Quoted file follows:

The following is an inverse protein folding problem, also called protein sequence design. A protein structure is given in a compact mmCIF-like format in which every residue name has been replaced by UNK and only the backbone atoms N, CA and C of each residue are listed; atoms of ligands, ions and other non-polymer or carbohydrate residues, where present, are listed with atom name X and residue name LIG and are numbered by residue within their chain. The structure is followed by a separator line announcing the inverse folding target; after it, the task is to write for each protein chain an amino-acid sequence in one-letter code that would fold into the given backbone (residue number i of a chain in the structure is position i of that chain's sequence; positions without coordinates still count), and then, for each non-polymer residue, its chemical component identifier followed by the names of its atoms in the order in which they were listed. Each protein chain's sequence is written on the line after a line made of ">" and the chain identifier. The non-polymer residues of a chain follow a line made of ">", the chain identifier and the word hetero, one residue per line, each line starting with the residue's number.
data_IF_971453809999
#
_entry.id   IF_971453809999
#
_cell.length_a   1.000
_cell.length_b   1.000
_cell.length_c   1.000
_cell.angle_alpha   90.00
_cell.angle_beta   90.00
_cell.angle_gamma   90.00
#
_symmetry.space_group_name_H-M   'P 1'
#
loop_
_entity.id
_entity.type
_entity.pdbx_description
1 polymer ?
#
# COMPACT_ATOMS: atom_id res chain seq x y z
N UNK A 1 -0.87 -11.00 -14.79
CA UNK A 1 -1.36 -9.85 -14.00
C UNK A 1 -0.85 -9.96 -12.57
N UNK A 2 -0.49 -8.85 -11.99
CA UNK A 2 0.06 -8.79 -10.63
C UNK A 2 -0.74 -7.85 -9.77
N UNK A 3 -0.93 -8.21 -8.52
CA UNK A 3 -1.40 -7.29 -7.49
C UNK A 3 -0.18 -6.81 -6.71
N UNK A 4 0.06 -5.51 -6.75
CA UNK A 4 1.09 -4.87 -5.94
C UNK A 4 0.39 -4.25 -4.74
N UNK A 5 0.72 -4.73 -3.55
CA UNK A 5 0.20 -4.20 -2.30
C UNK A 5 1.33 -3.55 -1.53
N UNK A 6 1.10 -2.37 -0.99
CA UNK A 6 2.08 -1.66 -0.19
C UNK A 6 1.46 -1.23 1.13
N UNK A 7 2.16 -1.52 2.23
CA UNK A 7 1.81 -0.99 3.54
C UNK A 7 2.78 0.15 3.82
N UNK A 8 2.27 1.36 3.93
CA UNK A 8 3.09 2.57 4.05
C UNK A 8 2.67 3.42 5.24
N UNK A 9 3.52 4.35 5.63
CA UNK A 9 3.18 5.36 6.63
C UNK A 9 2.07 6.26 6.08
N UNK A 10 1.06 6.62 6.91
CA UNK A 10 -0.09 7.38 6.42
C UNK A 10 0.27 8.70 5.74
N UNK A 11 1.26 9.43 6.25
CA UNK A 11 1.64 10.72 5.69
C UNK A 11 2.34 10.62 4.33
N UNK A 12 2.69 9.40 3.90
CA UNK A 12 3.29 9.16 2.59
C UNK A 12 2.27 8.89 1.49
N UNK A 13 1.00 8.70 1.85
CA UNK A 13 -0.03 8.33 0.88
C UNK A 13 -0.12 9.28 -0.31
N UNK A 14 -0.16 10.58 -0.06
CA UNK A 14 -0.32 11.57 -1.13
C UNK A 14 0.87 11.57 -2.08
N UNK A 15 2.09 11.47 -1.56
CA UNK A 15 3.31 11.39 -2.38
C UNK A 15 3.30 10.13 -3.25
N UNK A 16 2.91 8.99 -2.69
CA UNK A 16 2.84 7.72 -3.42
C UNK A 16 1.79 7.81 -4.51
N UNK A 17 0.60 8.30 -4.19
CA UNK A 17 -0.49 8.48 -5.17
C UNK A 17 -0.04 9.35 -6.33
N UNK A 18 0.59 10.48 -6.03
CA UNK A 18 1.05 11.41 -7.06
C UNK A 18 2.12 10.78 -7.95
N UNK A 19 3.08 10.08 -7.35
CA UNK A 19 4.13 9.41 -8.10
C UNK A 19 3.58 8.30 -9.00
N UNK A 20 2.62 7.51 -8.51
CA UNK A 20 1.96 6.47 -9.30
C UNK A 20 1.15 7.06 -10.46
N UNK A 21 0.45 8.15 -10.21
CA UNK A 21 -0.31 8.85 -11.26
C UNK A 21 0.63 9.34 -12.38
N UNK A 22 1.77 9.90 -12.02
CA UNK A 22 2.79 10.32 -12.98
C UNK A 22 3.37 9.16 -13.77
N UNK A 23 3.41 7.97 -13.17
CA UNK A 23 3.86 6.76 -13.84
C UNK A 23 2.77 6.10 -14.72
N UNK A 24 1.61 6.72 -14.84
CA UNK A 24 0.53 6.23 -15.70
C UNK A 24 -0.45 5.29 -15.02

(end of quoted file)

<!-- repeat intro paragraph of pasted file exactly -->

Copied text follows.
The following is an inverse protein folding problem, also called protein sequence design. A protein structure is given in a compact mmCIF-like format in which every residue name has been replaced by UNK and only the backbone atoms N, CA and C of each residue are listed; atoms of ligands, ions and other non-polymer or carbohydrate residues, where present, are listed with atom name X and residue name LIG and are numbered by residue within their chain. The structure is followed by a separator line announcing the inverse folding target; after it, the task is to write for each protein chain an amino-acid sequence in one-letter code that would fold into the given backbone (residue number i of a chain in the structure is position i of that chain's sequence; positions without coordinates still count), and then, for each non-polymer residue, its chemical component identifier followed by the names of its atoms in the order in which they were listed. Each protein chain's sequence is written on the line after a line made of ">" and the chain identifier. The non-polymer residues of a chain follow a line made of ">", the chain identifier and the word hetero, one residue per line, each line starting with the residue's number.